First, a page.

State Sen. C. Scott Grow’s (R-Eagle) bill week to increase the requirements to get an initiative on Idaho’s ballot drew substantial attention last week. 

The measure would boost the required signature from 6% to 10% of voters in last general election and require that number to be reached in 32 of Idaho’s 35 legislative districts. Currently, the standard is in 18 districts. In addition, the bill would dramatically reduce the time to gather signatures from 18 months to only 6 months.

Grow told the Senate State Affairs Committee (hat tip to Betsy Russell of the Idaho Press):

Right now you’ve got four counties that can meet the current standard, Ada, Canyon, Bonneville and Kootenai. So if a proponent works just in those four counties they can get it on the ballot, ignores all of our rural districts. So the effort here is to allow the rural districts to also be involved in the process and not just have the cities dictate what’s happening.

Numerous opponents believe the measure is an attempt at retaliation for the passage of Proposition 2, the Medicaid expansion initiative, and is geared to make future ballot initiatives nearly impossible. They assert it will create the highest ballot hurdles in the country.

To analyze that point I put together the following chart showing the requirements for statutory initiative ballot access in the states that allow such:

State

Signature Requirements

Alaska

10% of votes cast last general election with at least 7% in 3/4ths of state house districts

Arizona

10% of votes cast in last race for governor

Arkansas

8% of votes cast in last race for governor with at least 4% in 15 of 75 counties

California

5% of votes cast in last race for governor

Colorado

5% of votes cast in last race for secretary of state

Idaho

6% of votes cast in last general election with that number in 18 of 35 legislative districts

Maine

10% of votes cast in last race for governor

Massachusetts

3.5% of votes cast in last race for governor

Michigan

8% of votes cast in last race for governor

Missouri

5% of votes cast in last race for governor in 2/3 of congressional districts

Montana

5% of votes cast in last race for governor in all legislative districts

Nebraska

7% of registered voters with 5% of registered voters in 40% of counties

Nevada

10% of votes cast last general election in all congressional districts

North Dakota

2% of the state population

Ohio

6% of votes cast in last race for governor with 3% in half of counties

Oklahoma

8% of votes cast in last race for governor

Oregon

6% of votes cast in last race for governor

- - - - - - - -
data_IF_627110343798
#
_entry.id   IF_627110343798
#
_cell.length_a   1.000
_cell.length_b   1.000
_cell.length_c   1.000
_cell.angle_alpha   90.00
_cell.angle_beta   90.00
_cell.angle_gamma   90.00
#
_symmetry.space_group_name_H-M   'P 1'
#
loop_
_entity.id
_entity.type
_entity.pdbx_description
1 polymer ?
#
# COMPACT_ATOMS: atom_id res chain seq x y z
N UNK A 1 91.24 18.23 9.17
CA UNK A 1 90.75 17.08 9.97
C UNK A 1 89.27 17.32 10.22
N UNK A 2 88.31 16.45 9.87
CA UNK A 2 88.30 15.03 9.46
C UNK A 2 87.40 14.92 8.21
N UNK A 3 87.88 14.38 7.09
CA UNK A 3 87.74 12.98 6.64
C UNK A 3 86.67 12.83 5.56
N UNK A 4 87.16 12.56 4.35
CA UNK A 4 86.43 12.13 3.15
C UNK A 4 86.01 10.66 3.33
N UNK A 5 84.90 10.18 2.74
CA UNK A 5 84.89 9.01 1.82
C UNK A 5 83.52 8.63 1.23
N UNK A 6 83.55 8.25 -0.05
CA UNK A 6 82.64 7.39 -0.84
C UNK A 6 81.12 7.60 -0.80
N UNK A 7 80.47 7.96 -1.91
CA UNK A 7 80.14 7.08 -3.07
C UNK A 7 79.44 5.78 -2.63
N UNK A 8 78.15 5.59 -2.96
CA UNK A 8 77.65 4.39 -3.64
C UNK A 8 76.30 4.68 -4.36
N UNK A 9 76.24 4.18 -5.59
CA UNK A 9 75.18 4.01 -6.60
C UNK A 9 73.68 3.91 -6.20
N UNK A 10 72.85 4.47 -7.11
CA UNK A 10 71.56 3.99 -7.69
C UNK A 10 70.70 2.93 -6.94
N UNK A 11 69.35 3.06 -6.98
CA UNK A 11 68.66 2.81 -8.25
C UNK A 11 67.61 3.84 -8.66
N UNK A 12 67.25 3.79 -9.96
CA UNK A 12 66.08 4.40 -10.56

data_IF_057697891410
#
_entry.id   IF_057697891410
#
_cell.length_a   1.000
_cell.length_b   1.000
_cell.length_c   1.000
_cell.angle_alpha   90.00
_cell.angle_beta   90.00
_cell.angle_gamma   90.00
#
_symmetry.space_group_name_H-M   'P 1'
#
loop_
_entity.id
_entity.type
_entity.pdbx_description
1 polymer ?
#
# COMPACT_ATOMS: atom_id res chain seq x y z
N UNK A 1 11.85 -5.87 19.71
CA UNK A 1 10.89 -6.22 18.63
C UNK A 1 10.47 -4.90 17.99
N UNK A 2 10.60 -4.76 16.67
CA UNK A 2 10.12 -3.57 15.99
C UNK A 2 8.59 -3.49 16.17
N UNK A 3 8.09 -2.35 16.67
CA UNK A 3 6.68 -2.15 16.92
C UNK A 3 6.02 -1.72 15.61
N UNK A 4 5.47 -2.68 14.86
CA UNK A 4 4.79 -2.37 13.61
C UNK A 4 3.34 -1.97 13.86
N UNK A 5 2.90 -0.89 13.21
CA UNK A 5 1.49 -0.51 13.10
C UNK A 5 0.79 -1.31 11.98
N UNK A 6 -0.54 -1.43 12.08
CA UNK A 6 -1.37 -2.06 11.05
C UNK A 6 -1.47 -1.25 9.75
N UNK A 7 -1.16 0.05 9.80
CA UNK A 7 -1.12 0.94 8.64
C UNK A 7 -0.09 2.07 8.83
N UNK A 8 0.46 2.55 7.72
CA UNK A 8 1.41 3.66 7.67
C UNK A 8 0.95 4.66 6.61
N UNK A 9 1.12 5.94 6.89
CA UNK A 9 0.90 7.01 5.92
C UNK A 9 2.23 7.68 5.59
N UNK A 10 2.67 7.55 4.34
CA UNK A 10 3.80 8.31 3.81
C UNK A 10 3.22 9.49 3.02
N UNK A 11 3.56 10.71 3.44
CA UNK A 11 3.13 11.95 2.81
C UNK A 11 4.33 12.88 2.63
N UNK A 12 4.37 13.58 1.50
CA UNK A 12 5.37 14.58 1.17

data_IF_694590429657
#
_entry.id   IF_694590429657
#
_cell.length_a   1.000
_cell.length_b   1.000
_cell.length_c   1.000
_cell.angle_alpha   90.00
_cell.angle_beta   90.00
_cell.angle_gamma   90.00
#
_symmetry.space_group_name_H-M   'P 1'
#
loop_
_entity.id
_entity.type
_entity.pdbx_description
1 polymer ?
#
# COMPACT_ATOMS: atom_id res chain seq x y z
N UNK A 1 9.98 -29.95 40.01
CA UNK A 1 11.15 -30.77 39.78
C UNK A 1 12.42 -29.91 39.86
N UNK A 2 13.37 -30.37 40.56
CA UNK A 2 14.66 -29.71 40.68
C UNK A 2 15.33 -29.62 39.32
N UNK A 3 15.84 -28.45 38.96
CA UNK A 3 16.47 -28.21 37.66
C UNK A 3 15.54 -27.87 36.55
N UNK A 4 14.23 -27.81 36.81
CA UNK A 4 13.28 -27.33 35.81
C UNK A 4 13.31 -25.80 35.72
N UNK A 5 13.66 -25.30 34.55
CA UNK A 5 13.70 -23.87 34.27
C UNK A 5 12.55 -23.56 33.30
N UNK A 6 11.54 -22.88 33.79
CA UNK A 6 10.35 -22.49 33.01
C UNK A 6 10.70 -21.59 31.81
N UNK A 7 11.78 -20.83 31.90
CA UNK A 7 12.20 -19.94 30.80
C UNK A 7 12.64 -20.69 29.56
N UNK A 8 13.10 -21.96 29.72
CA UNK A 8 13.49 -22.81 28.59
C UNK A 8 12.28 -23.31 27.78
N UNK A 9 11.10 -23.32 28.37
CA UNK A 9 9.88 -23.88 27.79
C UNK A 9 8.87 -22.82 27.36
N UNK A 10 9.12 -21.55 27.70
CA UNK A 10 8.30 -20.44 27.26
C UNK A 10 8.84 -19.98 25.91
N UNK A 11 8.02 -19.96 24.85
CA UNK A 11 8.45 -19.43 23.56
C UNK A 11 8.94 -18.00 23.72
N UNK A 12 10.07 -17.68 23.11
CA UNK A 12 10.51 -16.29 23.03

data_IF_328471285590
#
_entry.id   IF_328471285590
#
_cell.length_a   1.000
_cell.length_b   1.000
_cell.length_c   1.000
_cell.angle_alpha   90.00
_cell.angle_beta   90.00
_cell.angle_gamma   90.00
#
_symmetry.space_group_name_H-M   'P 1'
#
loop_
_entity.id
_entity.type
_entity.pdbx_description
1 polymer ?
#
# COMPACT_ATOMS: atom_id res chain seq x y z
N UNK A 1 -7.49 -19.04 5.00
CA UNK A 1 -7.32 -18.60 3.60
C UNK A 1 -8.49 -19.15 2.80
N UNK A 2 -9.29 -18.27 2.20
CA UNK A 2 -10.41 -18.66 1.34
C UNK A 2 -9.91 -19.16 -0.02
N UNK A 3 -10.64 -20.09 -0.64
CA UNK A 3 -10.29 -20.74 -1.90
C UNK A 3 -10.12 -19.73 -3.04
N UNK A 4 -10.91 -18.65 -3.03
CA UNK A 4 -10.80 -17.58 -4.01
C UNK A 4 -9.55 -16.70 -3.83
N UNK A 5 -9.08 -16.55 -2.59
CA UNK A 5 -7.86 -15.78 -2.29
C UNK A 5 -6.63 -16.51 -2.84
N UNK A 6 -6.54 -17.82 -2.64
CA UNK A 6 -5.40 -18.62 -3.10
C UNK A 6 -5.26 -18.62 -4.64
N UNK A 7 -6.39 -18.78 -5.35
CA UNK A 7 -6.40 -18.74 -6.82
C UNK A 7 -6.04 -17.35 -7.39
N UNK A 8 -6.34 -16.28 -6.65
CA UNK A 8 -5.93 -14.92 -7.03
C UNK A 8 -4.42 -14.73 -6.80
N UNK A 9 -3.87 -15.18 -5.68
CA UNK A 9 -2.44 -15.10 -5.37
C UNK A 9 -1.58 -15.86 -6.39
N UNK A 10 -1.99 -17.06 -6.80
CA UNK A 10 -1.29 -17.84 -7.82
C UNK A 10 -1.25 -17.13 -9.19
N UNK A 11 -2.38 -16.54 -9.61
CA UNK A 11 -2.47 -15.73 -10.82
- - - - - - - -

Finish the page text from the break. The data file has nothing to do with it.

South Dakota

5% of votes cast in last race for governor

Utah

10% of votes cast in last race for president with number met in 26 of 29 legislative district

Washington

8% of votes cast last race for president

Wyoming

15% of votes cast in last general in 2/3 of counties

Of the 21 states that allow initiatives for legislative matters, only 6 require gathering 10% or more of the votes cast in a previous election. Idaho’s current 6% requirement is on the low side.

As to geographical distribution of the signature gathering, only 10 states have such a provision.

Very few states couple a requirement of 10% or more of votes cast with a substantial geographic requirement.  The two most limited are Utah which requires 10% of the votes cast for president be met in 26 of 29 legislative districts. Wyoming in some ways goes further, requiring 15% of the votes cast in the last general election in 2/3 of its counties.  The Grow proposal would make Idaho’s signature requirements in the top three tightest in the United States.

As legislators consider tightening ballot access requirements, they need to keep in mind Idaho Coalition United for Bears v. Cenerassa, a 2003 9th Circuit decision that struck down on federal constitutional grounds a then-existing Idaho requirement that signatures be gathered in half of Idaho’s counties.  Too much restriction could be struck by the courts on similar grounds.

Steve Taggart is an Idaho Falls attorney specializing in bankruptcy (www.MaynesTaggart.com).  He has an extensive background in politics and public policy. He can be reached at This email address is being protected from spambots. You need JavaScript enabled to view it..